Russian pro-government lawmakers and pundits strongly condemned Prime Minister Nikol Pashinian on Wednesday for implying that the Armenian army’s most advanced Russian-made missiles proved useless during the recent war with Azerbaijan.
In an interview with the 1in.am news service aired late on Tuesday, Pashinian responded to former President Serzh Sarkisian’s claim that the Armenian military failed to adequately use its Iskander missiles against advancing Azerbaijani troops because of wrong government orders.
Sarkisian made the claim earlier this month as he harshly criticized Pashinian’s handling of the the six-week war stopped by a Russian-brokered ceasefire on November 10.
“Let him ask why the fired Iskander did not explode or why it exploded by, say, 10 percent,” Pashinian hit back without elaborating.
Pashinian went on to suggest that the sophisticated missile system might be outdated. Asked whether it could have indeed malfunctioned, he said: “I don’t know. Maybe it’s a weapon of the 1980s.”
The remarks provoked a storm of criticism in Russia which supplied several Iskander systems to Armenia in 2015. Senior members of the State Duma, Russia’s lower house of parliament, attacked Pashinian in unusually strong terms.
“The Iskander is a highly precise weapon, which has repeatedly been proved during military exercises,” said Viktor Zavarzin, the deputy chairman of a State Duma committee on defense and security.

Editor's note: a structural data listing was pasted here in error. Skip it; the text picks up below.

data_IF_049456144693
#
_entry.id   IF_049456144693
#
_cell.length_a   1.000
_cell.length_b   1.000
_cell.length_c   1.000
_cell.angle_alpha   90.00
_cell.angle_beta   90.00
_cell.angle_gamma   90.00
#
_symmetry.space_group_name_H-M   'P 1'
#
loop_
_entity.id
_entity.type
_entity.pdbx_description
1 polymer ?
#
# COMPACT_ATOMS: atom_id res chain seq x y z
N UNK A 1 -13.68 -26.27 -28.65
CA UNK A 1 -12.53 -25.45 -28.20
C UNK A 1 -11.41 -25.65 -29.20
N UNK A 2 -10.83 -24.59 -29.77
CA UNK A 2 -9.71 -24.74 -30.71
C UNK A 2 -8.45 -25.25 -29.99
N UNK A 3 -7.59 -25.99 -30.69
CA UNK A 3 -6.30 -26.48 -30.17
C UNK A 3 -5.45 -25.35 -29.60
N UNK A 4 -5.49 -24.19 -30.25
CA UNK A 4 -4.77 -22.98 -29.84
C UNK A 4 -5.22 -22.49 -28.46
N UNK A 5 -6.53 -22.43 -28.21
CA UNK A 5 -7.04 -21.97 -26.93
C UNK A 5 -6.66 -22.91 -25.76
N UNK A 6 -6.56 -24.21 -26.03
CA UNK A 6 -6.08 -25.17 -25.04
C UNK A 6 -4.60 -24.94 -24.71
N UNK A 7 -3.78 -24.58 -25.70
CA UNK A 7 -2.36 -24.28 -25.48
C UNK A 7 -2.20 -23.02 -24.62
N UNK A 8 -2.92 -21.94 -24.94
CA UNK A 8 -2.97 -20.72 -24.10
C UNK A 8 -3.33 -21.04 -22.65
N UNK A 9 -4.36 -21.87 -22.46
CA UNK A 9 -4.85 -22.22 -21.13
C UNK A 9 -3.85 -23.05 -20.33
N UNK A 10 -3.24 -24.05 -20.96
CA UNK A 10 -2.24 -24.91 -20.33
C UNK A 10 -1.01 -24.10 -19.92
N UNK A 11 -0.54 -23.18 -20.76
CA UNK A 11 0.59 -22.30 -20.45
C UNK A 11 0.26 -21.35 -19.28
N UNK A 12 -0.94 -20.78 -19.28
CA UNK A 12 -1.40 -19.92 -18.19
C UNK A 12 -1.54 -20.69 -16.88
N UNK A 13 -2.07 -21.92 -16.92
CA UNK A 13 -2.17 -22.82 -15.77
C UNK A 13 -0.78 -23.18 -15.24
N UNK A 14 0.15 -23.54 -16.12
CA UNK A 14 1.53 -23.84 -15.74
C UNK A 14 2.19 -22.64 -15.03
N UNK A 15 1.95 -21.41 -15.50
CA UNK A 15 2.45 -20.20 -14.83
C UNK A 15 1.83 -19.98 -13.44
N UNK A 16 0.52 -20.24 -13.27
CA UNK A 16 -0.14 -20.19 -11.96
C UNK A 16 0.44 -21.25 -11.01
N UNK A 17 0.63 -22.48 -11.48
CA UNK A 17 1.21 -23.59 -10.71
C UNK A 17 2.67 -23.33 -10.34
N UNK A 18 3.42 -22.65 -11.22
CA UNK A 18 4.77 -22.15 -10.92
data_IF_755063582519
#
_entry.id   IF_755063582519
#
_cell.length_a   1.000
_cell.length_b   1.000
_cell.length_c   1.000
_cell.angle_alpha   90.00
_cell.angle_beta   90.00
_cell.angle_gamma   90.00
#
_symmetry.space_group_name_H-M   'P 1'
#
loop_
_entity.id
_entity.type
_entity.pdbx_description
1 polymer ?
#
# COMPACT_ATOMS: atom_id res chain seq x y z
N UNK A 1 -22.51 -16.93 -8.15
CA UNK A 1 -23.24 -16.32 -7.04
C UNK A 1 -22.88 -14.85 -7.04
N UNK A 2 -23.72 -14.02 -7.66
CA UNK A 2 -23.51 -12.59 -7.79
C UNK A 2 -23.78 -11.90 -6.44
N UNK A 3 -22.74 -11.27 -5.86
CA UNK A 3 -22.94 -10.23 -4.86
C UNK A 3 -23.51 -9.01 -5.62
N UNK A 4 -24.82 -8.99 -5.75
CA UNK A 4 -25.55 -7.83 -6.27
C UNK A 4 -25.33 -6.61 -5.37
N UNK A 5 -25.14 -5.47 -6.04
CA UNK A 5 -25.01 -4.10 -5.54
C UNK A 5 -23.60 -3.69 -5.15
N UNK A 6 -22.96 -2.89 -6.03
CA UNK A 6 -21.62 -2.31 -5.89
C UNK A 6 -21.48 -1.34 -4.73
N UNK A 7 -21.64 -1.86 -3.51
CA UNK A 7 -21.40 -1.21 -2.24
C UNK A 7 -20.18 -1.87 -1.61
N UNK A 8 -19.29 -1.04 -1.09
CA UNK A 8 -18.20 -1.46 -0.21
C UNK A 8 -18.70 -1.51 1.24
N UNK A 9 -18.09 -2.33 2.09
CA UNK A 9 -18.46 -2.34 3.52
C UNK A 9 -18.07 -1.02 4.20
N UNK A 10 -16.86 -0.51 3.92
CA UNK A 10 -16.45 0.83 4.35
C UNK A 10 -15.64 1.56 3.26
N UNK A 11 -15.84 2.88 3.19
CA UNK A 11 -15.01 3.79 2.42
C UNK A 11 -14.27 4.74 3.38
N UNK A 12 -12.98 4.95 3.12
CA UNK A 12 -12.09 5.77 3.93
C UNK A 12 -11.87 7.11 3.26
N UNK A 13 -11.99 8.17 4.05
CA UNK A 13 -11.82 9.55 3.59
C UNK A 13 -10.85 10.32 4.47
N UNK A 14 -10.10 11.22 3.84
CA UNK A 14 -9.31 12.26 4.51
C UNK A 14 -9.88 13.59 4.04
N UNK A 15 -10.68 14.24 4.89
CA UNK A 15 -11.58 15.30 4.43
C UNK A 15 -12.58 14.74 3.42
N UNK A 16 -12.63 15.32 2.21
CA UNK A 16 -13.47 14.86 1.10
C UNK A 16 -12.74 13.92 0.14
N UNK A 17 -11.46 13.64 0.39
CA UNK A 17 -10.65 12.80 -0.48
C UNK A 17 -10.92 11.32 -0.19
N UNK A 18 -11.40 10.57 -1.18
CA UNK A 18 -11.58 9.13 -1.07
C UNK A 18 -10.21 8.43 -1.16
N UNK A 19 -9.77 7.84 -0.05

What Pashinian said about the missile is a “complete lie,” Zavarzin told the Govorit Moskva radio station.
Another Russian lawmaker, Dmitry Sablin, mocked the Armenian premier and questioned his competence.
“A bad dancer is hampered by other things. This popular saying best describes the Armenian prime minister’s claims about the use of the Iskander in the last war and its being obsolete,” the RIA Novosti news agency quoted Sablin as saying.
Vladimir Solovyov, Russia’s leading political talk show host, and other pro-Kremlin commentators likewise denounced Pashinian’s remarks widely circulated by the Russian media.
Pashinian also came under fire from his political opponents at home.
“How can 10 percent of a missile explode and the remaining 90 percent not explode after hitting a target?” said Seyran Ohanian, a retired general who served as Armenia’s defense minister during the acquisition of Iskander missiles.
“I think that [Pashinian] is very far from being qualified to make judgments about them,” Ohanian told RFE/RL’s Armenian Service.
But Andranik Kocharian, a senior lawmaker representing the ruling My Step bloc, dismissed the criticism, saying that Pashinian’s statement must be seriously investigated. “If Mr. Pashinian’s suspicions turn out to be correct we must review everything,” he told reporters.
Asked whether the remarks could damage Russian-Armenian relations, Kocharian said that Sarkisian’s claims are more “dangerous” for Armenia’s national security.
With a firing range of up to 500 kilometers, the Iskander is known for its precision and ability to overcome modern missile defense shields. Russia prompted serious concerns from the United States and other Western powers when it deployed such missiles to its Kaliningrad exclave on the Baltic Sea in 2018.